There exists tree-growing search strategies which are not normal. In [2], the authors exhibit a strategy that does not satisfy the condition of Lemma 1, and can be shown to be non normal by Feller-Lindeberg condition (see [1, vol. 2, XV.6]). To ensure normality, some further conditions, which are presented in the next section, are required on the decision trees of the search strategy.

2   Normality of consistent strategies

This section identifies a subclass of tree-growing strategies, the consistent strategies, which are proved to be normal.

Let T = {Ti}i=1 be the collection of decision trees corresponding to a search strategy S. For each Ti, we denote by TLi its left subtree (with size nLi) and TRi its right subtree (with size nRi). The size of the smaller subtree is noted by g(i)=min(nLi, nRi) . A search strategy S is said to be self-similar if for each decision tree, its left and right subtrees belong to T, that is TLi=TnLi and TRi=TnRi (where trees are considered as equal if they have the same shape). And S is said to be well-proportioned if the proportion of nodes belonging to the smaller subtree approaches a limit as i tends to infinity, that is limi g(i)/i exists. Finally we call consistent a strategy which is tree-growing, self-similar and well proportioned. Many usual strategies, such as linear search (g(i)/i 0) or binary search (g(i)/i 1/2), are consistent.
Theorem 1   All consistent strategies are normal.

The proof of this theorem relies on three properties of search strategies decision trees that ensure the sufficient condition for normality stated in Lemma 1.

Property 1   For each positive integer i, the decision tree Ti has at least one external node on each unsaturated level.
Property 2   Let mk be the number of decision trees with height k, the sequence {mk}k=1 is nondecreasing in k.
For consistent strategies, these two properties result from self-similarity and tree-growing of the decision trees.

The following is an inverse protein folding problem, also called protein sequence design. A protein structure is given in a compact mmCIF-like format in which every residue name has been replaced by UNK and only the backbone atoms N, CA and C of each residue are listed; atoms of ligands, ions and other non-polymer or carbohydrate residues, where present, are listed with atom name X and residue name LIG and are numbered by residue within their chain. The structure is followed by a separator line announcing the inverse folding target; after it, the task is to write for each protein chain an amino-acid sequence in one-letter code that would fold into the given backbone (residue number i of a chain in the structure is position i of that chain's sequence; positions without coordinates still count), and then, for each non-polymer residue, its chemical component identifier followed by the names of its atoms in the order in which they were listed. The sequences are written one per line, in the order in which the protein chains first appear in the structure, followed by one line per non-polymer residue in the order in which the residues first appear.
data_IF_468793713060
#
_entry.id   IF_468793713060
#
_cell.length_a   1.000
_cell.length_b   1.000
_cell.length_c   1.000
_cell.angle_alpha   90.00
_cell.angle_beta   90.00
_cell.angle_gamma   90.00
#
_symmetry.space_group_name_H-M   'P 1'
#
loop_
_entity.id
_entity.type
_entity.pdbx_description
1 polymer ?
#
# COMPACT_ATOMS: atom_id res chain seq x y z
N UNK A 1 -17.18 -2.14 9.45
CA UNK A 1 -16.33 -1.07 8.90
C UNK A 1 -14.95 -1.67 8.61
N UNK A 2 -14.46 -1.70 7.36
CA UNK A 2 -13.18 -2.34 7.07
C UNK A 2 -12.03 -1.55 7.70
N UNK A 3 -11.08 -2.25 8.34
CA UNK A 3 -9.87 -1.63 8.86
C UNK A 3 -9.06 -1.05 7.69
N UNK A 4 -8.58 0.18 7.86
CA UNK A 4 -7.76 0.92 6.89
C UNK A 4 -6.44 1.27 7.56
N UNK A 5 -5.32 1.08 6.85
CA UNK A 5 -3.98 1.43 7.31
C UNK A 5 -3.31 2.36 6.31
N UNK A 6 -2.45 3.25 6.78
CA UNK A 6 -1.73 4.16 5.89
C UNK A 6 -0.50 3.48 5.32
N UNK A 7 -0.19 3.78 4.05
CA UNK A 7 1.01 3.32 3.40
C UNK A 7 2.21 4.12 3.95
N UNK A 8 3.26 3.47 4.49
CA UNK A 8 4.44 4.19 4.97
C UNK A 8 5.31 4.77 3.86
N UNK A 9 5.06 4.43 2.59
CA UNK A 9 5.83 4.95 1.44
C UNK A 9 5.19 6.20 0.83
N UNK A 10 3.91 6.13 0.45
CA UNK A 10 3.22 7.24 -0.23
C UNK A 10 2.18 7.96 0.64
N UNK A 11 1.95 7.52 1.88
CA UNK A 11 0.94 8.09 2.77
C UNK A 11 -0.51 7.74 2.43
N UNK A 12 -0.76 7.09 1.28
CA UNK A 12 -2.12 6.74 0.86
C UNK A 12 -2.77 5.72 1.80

Property 3   The variance of Cn satisfies sn2=W (n).
This property holds true for any decision tree, the intuition being that the tree with smallest variance is the complete binary tree (all levels saturated, except possibly the last one), which is the decision tree associated with binary search.

The proof of Theorem 1 considers two cases, g(i)/i 1/2 and lim g(i)/i [0, 1/2). In the first case the strategy is similar to binary search, hn=o(sn) and the result follows from Property 3. In the second case Properties 1 and 2 are used to show that hn=o(sn).

3   Relaxed conditions for normality

The sufficient condition for normality stated in Lemma 1 holds true for some families of tree-growing search strategies that are not consistent. For example, Fibonaccian search, where Fibonacci numbers are used to indicate the next probe, is not consistent since lim g(i)/i does not exist; but it can be shown to be normal with a proof similar to the one of Theorem 1, since liminfn g(n)/n as well as limsupn g(n)/n stand in (0,1/2).

More generally, one can exhibit different conditions on search strategies, that lead to normality by showing that the heights of the decision trees grow at a steady rate. For example
Proposition 1   Any tree-growing search strategy S for which liminfn g(n)/n belongs to (0,1/2) is normal.
Proposition 2   If mk=W (k1+e) for some e >0, and Var[Xn]= W (1), then the corresponding tree-growing search strategy is normal.


Feller (William). -- An introduction to probability theory and its applications. -- John Wiley & Sons Inc., New York, 1971, second edition, vol. II, xxiv+669p.

Lent (Janice) and Mahmoud (Hosam M.). -- On tree-growing search strategies. The Annals of Applied Probability, vol. 6, n°4, 1996, pp. 1284--1302.